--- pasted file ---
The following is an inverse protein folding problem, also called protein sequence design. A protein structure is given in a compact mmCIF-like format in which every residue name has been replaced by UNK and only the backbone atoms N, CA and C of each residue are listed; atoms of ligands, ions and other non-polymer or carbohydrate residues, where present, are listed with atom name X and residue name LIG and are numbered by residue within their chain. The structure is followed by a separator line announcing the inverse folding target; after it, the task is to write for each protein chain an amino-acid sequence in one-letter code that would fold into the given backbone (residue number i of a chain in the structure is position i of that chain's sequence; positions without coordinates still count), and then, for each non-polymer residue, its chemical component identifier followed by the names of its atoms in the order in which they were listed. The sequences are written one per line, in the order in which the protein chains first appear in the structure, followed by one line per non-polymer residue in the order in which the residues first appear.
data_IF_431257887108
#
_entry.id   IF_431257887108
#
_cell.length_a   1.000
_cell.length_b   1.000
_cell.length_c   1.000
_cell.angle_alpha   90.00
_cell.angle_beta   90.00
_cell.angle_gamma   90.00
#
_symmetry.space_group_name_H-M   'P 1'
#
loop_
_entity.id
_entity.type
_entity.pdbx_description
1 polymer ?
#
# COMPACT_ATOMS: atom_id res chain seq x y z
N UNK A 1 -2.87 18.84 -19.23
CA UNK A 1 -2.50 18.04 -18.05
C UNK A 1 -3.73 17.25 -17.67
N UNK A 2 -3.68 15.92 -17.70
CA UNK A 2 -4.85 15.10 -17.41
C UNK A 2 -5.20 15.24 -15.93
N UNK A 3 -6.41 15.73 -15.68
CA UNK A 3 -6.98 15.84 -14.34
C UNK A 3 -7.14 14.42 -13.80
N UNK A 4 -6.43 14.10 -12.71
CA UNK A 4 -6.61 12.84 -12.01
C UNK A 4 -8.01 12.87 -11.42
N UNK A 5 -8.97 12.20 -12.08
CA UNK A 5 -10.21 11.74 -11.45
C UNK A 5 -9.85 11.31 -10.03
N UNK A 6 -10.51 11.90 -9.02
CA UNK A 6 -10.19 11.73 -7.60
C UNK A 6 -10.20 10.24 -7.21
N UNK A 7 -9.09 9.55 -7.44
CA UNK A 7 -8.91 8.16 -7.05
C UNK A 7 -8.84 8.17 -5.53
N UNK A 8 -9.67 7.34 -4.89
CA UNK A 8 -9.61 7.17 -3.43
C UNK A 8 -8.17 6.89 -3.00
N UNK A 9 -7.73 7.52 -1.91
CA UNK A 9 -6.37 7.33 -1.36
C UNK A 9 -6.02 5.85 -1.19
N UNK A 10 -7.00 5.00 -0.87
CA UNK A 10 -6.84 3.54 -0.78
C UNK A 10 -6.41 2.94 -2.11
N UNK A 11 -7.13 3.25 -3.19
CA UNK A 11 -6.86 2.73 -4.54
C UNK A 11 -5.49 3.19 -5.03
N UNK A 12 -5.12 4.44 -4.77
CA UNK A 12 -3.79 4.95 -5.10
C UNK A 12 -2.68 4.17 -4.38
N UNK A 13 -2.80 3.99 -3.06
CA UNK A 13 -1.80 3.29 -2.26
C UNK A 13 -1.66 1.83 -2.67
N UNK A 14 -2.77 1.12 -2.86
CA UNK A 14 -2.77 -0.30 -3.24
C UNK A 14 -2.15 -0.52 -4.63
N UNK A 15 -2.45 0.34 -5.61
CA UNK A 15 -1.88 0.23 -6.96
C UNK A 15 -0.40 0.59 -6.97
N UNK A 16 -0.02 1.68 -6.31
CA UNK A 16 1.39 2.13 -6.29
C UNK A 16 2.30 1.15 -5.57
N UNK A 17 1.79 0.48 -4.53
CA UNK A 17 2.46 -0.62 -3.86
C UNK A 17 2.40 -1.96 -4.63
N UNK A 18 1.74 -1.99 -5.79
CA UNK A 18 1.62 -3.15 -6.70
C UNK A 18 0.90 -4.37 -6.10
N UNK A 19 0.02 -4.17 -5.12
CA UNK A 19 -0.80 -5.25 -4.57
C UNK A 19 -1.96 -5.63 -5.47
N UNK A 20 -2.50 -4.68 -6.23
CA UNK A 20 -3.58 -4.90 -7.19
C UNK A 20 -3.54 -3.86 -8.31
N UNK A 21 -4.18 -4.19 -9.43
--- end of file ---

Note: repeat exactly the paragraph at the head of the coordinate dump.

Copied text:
The following is an inverse protein folding problem, also called protein sequence design. A protein structure is given in a compact mmCIF-like format in which every residue name has been replaced by UNK and only the backbone atoms N, CA and C of each residue are listed; atoms of ligands, ions and other non-polymer or carbohydrate residues, where present, are listed with atom name X and residue name LIG and are numbered by residue within their chain. The structure is followed by a separator line announcing the inverse folding target; after it, the task is to write for each protein chain an amino-acid sequence in one-letter code that would fold into the given backbone (residue number i of a chain in the structure is position i of that chain's sequence; positions without coordinates still count), and then, for each non-polymer residue, its chemical component identifier followed by the names of its atoms in the order in which they were listed. The sequences are written one per line, in the order in which the protein chains first appear in the structure, followed by one line per non-polymer residue in the order in which the residues first appear.